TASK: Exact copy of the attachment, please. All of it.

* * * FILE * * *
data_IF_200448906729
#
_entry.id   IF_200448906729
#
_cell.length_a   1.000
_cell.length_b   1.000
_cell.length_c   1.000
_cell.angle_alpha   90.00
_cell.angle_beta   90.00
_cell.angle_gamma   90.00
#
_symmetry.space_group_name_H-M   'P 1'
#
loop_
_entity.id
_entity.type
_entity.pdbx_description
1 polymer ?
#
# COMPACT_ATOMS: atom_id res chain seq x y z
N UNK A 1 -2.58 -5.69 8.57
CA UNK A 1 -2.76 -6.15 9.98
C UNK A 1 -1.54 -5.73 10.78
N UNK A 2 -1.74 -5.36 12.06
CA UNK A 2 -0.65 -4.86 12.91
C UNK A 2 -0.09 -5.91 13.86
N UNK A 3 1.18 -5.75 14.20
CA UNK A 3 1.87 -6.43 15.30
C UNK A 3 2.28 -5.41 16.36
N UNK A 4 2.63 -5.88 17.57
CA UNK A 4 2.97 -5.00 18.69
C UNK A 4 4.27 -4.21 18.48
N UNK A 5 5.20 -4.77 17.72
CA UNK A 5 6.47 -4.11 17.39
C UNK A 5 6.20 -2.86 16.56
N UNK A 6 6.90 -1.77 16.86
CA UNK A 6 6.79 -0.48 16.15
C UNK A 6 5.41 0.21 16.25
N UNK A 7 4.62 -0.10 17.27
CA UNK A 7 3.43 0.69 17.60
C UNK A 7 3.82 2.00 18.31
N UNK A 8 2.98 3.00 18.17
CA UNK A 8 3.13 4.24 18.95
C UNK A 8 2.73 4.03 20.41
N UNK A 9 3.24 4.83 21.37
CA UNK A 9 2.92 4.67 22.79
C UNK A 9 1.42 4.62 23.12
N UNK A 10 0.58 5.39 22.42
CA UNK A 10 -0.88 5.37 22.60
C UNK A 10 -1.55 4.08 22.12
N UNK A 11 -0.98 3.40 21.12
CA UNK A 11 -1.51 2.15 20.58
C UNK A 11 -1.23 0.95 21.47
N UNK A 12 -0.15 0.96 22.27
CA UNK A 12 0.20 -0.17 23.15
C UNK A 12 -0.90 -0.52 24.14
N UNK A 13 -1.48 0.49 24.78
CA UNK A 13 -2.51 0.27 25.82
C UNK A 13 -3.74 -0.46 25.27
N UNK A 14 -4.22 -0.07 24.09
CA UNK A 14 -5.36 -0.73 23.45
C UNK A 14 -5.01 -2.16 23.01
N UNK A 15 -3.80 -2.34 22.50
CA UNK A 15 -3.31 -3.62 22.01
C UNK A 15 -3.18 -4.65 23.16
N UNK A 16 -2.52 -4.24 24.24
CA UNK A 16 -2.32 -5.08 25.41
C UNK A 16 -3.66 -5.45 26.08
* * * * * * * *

data_IF_200448906729
#
_entry.id   IF_200448906729
#
_cell.length_a   1.000
_cell.length_b   1.000
_cell.length_c   1.000
_cell.angle_alpha   90.00
_cell.angle_beta   90.00
_cell.angle_gamma   90.00
#
_symmetry.space_group_name_H-M   'P 1'
#
loop_
_entity.id
_entity.type
_entity.pdbx_description
1 polymer ?
#
# COMPACT_ATOMS: atom_id res chain seq x y z
N UNK A 1 -2.58 -5.69 8.57
CA UNK A 1 -2.76 -6.15 9.98
C UNK A 1 -1.54 -5.73 10.78
N UNK A 2 -1.74 -5.36 12.06
CA UNK A 2 -0.65 -4.86 12.91
C UNK A 2 -0.09 -5.91 13.86
N UNK A 3 1.18 -5.75 14.20
CA UNK A 3 1.87 -6.43 15.30
C UNK A 3 2.28 -5.41 16.36
N UNK A 4 2.63 -5.88 17.57
CA UNK A 4 2.97 -5.00 18.69
C UNK A 4 4.27 -4.21 18.48
N UNK A 5 5.20 -4.77 17.72
CA UNK A 5 6.47 -4.11 17.39
C UNK A 5 6.20 -2.86 16.56
N UNK A 6 6.90 -1.77 16.86
CA UNK A 6 6.79 -0.48 16.15
C UNK A 6 5.41 0.21 16.25
N UNK A 7 4.62 -0.10 17.27
CA UNK A 7 3.43 0.69 17.60
C UNK A 7 3.82 2.00 18.31
N UNK A 8 2.98 3.00 18.17
CA UNK A 8 3.13 4.24 18.95
C UNK A 8 2.73 4.03 20.41
N UNK A 9 3.24 4.83 21.37
CA UNK A 9 2.92 4.67 22.79
C UNK A 9 1.42 4.62 23.12
N UNK A 10 0.58 5.39 22.42
CA UNK A 10 -0.88 5.37 22.60
C UNK A 10 -1.55 4.08 22.12
N UNK A 11 -0.98 3.40 21.12
CA UNK A 11 -1.51 2.15 20.58
C UNK A 11 -1.23 0.95 21.47
N UNK A 12 -0.15 0.96 22.27
CA UNK A 12 0.20 -0.17 23.15
C UNK A 12 -0.90 -0.52 24.14
N UNK A 13 -1.48 0.49 24.78
CA UNK A 13 -2.51 0.27 25.82
C UNK A 13 -3.74 -0.46 25.27
N UNK A 14 -4.22 -0.07 24.09
CA UNK A 14 -5.36 -0.73 23.45
C UNK A 14 -5.01 -2.16 23.01
N UNK A 15 -3.80 -2.34 22.50
CA UNK A 15 -3.31 -3.62 22.01
C UNK A 15 -3.18 -4.65 23.16
N UNK A 16 -2.52 -4.24 24.24
CA UNK A 16 -2.32 -5.08 25.41
C UNK A 16 -3.66 -5.45 26.08